“We started to be contacted by pediatricians in many other hospitals and many other countries,” said Levin, a soft-spoken South African who looks a decade younger. “In very quick succession, there were reports from all the countries that had had large cases of COVID-19 — so Spain, Italy, France and now the United States.”
Levin and Whittaker spent the days that followed on Zoom calls with global peers, explaining what they had discovered, sharing information and best practices, while continuing to juggle their regular clinical and research duties.
By mid-May, as Tayah Fernandes’ sickness peaked, the Center for Disease Control and Prevention issued a fresh health alert to U.S. doctors, warning about the syndrome — which it called “multisystem inflammatory syndrome in children,” or MIS-C — that had by then appeared in around 110 cases in New York state and a further 18 states nationwide.
The following day, May 15, the World Health Organization issued guidance for the new inflammatory syndrome, listing its most common symptoms, highlighting apparent links to COVID-19 and urgently demanding the collection of standardized data for analysis.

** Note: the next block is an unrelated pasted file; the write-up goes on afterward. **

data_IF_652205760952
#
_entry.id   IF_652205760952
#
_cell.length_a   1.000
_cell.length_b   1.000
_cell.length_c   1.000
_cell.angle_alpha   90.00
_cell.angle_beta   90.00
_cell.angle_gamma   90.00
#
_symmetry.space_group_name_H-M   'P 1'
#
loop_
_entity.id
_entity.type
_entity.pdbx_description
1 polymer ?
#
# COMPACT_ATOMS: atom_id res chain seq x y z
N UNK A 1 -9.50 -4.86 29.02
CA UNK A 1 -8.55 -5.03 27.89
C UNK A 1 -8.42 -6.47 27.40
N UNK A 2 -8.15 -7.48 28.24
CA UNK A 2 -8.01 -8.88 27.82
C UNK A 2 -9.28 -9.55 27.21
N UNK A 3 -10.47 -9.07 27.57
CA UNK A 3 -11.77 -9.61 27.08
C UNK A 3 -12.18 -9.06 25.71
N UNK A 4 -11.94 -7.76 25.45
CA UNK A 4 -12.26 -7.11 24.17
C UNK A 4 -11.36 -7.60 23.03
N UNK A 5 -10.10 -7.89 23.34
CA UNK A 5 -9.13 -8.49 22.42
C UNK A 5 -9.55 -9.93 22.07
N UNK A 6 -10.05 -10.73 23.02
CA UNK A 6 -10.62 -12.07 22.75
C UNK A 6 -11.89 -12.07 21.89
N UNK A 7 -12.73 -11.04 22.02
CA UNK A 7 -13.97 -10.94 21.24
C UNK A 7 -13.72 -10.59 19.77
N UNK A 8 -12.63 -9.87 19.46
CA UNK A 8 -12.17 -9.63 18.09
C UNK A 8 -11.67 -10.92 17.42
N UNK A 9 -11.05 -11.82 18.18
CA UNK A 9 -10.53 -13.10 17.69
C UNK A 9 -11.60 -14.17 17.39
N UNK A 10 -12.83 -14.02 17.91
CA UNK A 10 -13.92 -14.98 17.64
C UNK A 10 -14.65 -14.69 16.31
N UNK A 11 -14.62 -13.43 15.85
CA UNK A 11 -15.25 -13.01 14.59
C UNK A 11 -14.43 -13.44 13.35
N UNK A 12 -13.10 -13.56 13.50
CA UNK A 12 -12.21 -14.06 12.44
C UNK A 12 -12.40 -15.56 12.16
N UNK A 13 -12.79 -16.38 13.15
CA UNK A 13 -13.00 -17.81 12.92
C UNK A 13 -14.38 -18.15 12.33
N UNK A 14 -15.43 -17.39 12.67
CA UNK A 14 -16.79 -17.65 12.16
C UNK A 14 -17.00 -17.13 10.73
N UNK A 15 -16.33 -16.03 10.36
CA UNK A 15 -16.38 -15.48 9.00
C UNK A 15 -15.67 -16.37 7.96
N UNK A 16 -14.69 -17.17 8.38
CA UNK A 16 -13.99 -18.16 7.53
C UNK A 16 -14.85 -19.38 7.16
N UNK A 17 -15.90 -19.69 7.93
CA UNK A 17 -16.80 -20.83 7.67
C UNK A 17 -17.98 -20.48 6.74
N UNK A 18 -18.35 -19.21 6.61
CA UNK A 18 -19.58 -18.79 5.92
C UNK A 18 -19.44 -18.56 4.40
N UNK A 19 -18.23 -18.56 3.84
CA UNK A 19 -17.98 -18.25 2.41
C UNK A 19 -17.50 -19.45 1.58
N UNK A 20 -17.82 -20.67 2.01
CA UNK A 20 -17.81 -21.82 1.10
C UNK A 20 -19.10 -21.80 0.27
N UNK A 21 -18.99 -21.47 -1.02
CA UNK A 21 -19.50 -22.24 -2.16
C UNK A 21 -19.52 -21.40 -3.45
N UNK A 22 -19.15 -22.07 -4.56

Levin’s team had already started working on the beta version of a global database, and he — like other doctors involved — described to NBC News an unmatched level of international co-operation across national boundaries and disciplines, as they raced against time to improve their understanding of this condition.
“The last two months have been the most challenging, unusual, that I've had in my career,” said Levin. “It's been a huge learning curve.”
He said that around a third of the children afflicted by this syndrome in the British review had tested positive for COVID-19, and a significant number of the rest had tested positive for the coronavirus antibodies.
One of the next steps will be seeking to understand if there is a causal relationship between the syndrome and coronavirus rather than simply a coincidental correlation, he said, and a detailed examination of why only some children suffer from its most serious symptoms.
For clinicians, the focus will remain on identifying the syndrome as early as possible, and conducting trials on various treatments to see which are the most effective.
And the lesson for parents, say Alex and Shannon Fernandes, is the need to seek second opinions and in-person consultations if possible, even at a time when authorities continue to publicize that hospitals are under tremendous pressure.
“I don't wish it upon anybody's children,” said Alex Fernandes, 31. “What we've been through the last nine days with Tayah, you don't wish upon any, any child. It was awful.”